Blog writer of The International Paradigm, Anthony Diflorio asks:
As a parent who educates their kids at home, how have you helped to promote and sustain curiosity in your children’s minds? It is something which I personally feel formal schooling fails to do.
While I agree that most formal schooling fails to sustain curiosity, I put much of the blame on parents. My children are in their teens now and while many people comment that it must be extremely time consuming (and intimidating) to home school at the high school level, I find that the academics take less of my part time as they get older. If children are not learning to learn as they approach adulthood then we’ve missed the point of their education. If they haven’t observed something that sparks their desire to learn, then again, we’ve missed the point. So, for starters, we defined the purpose of education differently from preparation for the work force. Education is more about wholeness of the adult that they will become and less about punching the clock.
From that basis, here are a few things that we’ve done very intentionally.
1) Turn off the television. The programming is not only addictive, but ridiculously shallow. Studies have shown that a child’s brain is much more active while staring at a blank white wall than while watching, even education TV. It’s really that bad. And, it gives you the time to do the better things.
2) We forgo much of the inane social media that encourages shallow conversation and sound bite reading and actually engage in research and discourse. We talk or write, we read real books and in-depth articles. We don’t just tell our children what we believe, but teach them why we believe it. Teens have a sixth sense for hypocrisy, so living our beliefs must go hand in hand. We encourage our children to teach us what they’ve learned, discuss what they’re thinking and to defend their theses.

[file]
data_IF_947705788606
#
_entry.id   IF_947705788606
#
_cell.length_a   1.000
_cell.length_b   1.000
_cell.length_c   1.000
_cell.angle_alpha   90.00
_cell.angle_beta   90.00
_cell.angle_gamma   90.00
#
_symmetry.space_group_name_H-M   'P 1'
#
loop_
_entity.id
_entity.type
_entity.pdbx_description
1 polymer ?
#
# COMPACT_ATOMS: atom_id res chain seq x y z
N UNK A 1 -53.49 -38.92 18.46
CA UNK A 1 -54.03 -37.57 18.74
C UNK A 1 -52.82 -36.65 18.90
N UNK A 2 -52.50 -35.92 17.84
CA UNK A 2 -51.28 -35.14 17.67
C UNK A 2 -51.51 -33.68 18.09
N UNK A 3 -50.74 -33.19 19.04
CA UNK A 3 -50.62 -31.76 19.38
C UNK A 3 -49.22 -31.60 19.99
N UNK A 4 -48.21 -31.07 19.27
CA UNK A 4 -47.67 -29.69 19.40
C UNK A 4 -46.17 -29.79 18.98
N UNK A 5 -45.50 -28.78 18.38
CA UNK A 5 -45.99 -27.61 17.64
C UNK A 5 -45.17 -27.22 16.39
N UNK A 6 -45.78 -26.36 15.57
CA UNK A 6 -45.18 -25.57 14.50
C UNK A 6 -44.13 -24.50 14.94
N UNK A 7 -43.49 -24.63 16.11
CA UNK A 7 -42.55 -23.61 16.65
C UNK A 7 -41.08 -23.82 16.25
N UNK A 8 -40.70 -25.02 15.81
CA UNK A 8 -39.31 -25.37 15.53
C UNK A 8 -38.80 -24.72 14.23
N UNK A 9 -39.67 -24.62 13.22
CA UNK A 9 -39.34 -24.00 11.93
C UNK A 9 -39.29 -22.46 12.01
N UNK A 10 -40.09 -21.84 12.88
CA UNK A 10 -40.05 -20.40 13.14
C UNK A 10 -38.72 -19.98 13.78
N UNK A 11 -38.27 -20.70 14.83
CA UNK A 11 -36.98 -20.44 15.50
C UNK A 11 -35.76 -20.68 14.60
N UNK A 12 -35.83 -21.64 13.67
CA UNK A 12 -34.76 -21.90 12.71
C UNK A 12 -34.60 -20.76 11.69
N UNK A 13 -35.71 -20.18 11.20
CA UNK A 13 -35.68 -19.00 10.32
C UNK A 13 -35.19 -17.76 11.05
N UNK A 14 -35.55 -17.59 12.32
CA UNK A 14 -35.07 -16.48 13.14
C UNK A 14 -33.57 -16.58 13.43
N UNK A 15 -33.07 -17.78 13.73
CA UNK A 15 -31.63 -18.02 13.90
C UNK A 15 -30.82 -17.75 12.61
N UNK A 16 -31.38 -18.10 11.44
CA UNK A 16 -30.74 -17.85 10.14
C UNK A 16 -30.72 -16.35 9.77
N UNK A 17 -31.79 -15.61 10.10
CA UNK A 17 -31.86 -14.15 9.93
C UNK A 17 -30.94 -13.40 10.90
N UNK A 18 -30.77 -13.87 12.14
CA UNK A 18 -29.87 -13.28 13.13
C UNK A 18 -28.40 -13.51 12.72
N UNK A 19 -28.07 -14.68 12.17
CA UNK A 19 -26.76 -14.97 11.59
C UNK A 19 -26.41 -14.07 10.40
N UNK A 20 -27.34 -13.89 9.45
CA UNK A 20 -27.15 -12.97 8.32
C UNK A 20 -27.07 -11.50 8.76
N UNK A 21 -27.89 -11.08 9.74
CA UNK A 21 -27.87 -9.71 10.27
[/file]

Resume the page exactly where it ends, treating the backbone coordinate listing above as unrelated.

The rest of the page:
3) We don’t over schedule them, but instead give them free time to think, to dream, to experiment and to explore. Our entertainment oriented society encourages a constant noise. We shut off that noise and give them time for their own thoughts to emerge.
4) We teach our children life skills. It gives them confidence that they can succeed in the adult world. In this they may also find their passions.
5) We give our children access to many kinds of people from different walks of life and from different age groups. Homeschooling does not mean that I must, or even should, formally teach them all things, so we find them additional teachers who will challenge them. I find it an interesting notion that sending children into an isolated society dominated by a same-aged peer group will somehow result in whole adults. I think society asks more from schools than can possibly be accomplished in that environment.
6) We spend a lot of time with our children. We have foregone economic opportunities in favor of family opportunities. We don’t believe that quality time happens outside of quantity time.